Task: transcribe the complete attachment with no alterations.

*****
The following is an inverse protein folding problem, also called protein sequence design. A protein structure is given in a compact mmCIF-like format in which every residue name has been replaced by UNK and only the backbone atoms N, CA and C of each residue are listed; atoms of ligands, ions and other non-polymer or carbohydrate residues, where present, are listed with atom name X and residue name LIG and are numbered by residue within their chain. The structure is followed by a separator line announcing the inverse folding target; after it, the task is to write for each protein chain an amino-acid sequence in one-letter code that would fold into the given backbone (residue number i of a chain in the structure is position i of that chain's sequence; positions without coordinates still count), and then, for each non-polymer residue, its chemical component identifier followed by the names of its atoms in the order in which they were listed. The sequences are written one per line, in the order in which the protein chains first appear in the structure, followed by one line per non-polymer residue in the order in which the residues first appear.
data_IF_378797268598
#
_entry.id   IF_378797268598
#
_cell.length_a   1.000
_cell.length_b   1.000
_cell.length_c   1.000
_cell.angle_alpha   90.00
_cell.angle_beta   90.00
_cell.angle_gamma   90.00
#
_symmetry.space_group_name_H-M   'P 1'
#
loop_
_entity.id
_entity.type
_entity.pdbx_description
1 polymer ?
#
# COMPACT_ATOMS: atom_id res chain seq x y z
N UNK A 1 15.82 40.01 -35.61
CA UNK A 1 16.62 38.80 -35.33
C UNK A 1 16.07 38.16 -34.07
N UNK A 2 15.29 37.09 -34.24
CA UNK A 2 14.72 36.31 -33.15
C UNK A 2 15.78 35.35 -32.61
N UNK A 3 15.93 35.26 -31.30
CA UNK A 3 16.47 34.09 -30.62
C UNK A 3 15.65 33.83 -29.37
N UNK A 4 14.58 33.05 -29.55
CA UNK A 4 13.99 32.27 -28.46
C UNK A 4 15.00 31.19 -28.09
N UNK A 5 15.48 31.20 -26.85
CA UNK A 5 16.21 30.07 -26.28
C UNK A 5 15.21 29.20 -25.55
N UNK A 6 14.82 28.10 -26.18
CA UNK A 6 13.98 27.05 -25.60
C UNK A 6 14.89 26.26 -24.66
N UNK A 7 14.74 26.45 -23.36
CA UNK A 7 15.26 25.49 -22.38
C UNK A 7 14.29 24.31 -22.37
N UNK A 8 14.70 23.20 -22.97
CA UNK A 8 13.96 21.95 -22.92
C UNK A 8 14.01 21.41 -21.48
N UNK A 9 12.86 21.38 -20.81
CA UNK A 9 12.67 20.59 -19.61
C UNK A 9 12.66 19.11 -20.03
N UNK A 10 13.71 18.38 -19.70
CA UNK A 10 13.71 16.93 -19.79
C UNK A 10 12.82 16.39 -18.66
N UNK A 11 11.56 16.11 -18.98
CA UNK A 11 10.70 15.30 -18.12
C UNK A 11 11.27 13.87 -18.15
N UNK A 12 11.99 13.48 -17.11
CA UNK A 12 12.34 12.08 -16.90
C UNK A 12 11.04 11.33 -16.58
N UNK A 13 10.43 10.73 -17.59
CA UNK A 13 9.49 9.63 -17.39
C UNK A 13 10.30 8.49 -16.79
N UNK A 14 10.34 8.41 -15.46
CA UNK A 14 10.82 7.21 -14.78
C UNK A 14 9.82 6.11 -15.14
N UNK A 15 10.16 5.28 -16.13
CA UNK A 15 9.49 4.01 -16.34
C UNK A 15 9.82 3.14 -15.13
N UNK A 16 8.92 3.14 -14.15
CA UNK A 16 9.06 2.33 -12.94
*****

The following is an inverse protein folding problem, also called protein sequence design. A protein structure is given in a compact mmCIF-like format in which every residue name has been replaced by UNK and only the backbone atoms N, CA and C of each residue are listed; atoms of ligands, ions and other non-polymer or carbohydrate residues, where present, are listed with atom name X and residue name LIG and are numbered by residue within their chain. The structure is followed by a separator line announcing the inverse folding target; after it, the task is to write for each protein chain an amino-acid sequence in one-letter code that would fold into the given backbone (residue number i of a chain in the structure is position i of that chain's sequence; positions without coordinates still count), and then, for each non-polymer residue, its chemical component identifier followed by the names of its atoms in the order in which they were listed. The sequences are written one per line, in the order in which the protein chains first appear in the structure, followed by one line per non-polymer residue in the order in which the residues first appear.
data_IF_378797268598
#
_entry.id   IF_378797268598
#
_cell.length_a   1.000
_cell.length_b   1.000
_cell.length_c   1.000
_cell.angle_alpha   90.00
_cell.angle_beta   90.00
_cell.angle_gamma   90.00
#
_symmetry.space_group_name_H-M   'P 1'
#
loop_
_entity.id
_entity.type
_entity.pdbx_description
1 polymer ?
#
# COMPACT_ATOMS: atom_id res chain seq x y z
N UNK A 1 15.82 40.01 -35.61
CA UNK A 1 16.62 38.80 -35.33
C UNK A 1 16.07 38.16 -34.07
N UNK A 2 15.29 37.09 -34.24
CA UNK A 2 14.72 36.31 -33.15
C UNK A 2 15.78 35.35 -32.61
N UNK A 3 15.93 35.26 -31.30
CA UNK A 3 16.47 34.09 -30.62
C UNK A 3 15.65 33.83 -29.37
N UNK A 4 14.58 33.05 -29.55
CA UNK A 4 13.99 32.27 -28.46
C UNK A 4 15.00 31.19 -28.09
N UNK A 5 15.48 31.20 -26.85
CA UNK A 5 16.21 30.07 -26.28
C UNK A 5 15.21 29.20 -25.55
N UNK A 6 14.82 28.10 -26.18
CA UNK A 6 13.98 27.05 -25.60
C UNK A 6 14.89 26.26 -24.66
N UNK A 7 14.74 26.45 -23.36
CA UNK A 7 15.26 25.49 -22.38
C UNK A 7 14.29 24.31 -22.37
N UNK A 8 14.70 23.20 -22.97
CA UNK A 8 13.96 21.95 -22.92
C UNK A 8 14.01 21.41 -21.48
N UNK A 9 12.86 21.38 -20.81
CA UNK A 9 12.67 20.59 -19.61
C UNK A 9 12.66 19.11 -20.03
N UNK A 10 13.71 18.38 -19.70
CA UNK A 10 13.71 16.93 -19.79
C UNK A 10 12.82 16.39 -18.66
N UNK A 11 11.56 16.11 -18.98
CA UNK A 11 10.70 15.30 -18.12
C UNK A 11 11.27 13.87 -18.15
N UNK A 12 11.99 13.48 -17.11
CA UNK A 12 12.34 12.08 -16.90
C UNK A 12 11.04 11.33 -16.58
N UNK A 13 10.43 10.73 -17.59
CA UNK A 13 9.49 9.63 -17.39
C UNK A 13 10.30 8.49 -16.79
N UNK A 14 10.34 8.41 -15.46
CA UNK A 14 10.82 7.21 -14.78
C UNK A 14 9.82 6.11 -15.14
N UNK A 15 10.16 5.28 -16.13
CA UNK A 15 9.49 4.01 -16.34
C UNK A 15 9.82 3.14 -15.13
N UNK A 16 8.92 3.14 -14.15
CA UNK A 16 9.06 2.33 -12.94